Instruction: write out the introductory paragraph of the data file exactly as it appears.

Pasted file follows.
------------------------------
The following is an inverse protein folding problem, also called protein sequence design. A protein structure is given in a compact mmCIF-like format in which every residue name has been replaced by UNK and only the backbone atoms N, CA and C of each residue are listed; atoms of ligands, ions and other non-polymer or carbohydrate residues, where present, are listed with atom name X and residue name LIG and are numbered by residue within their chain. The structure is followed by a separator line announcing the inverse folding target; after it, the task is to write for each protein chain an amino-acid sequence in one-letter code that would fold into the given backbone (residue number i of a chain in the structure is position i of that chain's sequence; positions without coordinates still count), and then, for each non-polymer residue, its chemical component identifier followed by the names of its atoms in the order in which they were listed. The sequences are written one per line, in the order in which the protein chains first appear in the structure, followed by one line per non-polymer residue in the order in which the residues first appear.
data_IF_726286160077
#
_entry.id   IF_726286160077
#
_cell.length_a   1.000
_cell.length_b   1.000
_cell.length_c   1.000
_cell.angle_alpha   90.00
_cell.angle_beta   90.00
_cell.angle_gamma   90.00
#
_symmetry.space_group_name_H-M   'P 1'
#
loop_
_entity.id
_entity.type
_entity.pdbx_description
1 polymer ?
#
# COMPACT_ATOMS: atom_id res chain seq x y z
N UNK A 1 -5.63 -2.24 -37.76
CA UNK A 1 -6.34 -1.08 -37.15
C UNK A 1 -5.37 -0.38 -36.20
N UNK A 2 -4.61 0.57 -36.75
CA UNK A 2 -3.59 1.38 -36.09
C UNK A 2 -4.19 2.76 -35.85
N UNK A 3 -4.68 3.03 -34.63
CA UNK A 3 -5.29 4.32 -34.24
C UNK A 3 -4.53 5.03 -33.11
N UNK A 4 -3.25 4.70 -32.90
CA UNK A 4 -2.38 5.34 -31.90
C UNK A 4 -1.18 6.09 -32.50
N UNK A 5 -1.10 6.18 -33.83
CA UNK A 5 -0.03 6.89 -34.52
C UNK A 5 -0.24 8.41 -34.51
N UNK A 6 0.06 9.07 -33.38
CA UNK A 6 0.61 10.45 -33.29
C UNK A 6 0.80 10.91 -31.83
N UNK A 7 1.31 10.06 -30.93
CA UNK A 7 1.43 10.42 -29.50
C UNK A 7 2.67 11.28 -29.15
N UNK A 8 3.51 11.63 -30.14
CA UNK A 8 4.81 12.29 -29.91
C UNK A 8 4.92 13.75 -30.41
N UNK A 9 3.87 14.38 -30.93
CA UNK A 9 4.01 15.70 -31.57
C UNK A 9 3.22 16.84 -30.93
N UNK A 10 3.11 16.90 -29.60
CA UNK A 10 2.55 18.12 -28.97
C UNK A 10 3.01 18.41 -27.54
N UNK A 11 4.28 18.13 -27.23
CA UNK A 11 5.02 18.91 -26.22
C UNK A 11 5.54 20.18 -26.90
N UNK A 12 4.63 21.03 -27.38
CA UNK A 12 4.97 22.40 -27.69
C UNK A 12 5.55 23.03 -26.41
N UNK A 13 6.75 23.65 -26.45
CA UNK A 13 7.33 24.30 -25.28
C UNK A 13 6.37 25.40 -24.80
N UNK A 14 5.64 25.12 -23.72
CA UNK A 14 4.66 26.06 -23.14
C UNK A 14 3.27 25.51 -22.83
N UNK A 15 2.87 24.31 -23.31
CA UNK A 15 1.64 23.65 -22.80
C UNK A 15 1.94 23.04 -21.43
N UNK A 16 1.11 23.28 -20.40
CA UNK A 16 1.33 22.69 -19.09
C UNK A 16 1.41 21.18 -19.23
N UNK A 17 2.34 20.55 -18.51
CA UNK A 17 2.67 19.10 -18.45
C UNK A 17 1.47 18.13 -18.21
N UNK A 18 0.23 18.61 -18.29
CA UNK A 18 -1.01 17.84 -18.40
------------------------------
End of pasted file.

The following is an inverse protein folding problem, also called protein sequence design. A protein structure is given in a compact mmCIF-like format in which every residue name has been replaced by UNK and only the backbone atoms N, CA and C of each residue are listed; atoms of ligands, ions and other non-polymer or carbohydrate residues, where present, are listed with atom name X and residue name LIG and are numbered by residue within their chain. The structure is followed by a separator line announcing the inverse folding target; after it, the task is to write for each protein chain an amino-acid sequence in one-letter code that would fold into the given backbone (residue number i of a chain in the structure is position i of that chain's sequence; positions without coordinates still count), and then, for each non-polymer residue, its chemical component identifier followed by the names of its atoms in the order in which they were listed. The sequences are written one per line, in the order in which the protein chains first appear in the structure, followed by one line per non-polymer residue in the order in which the residues first appear.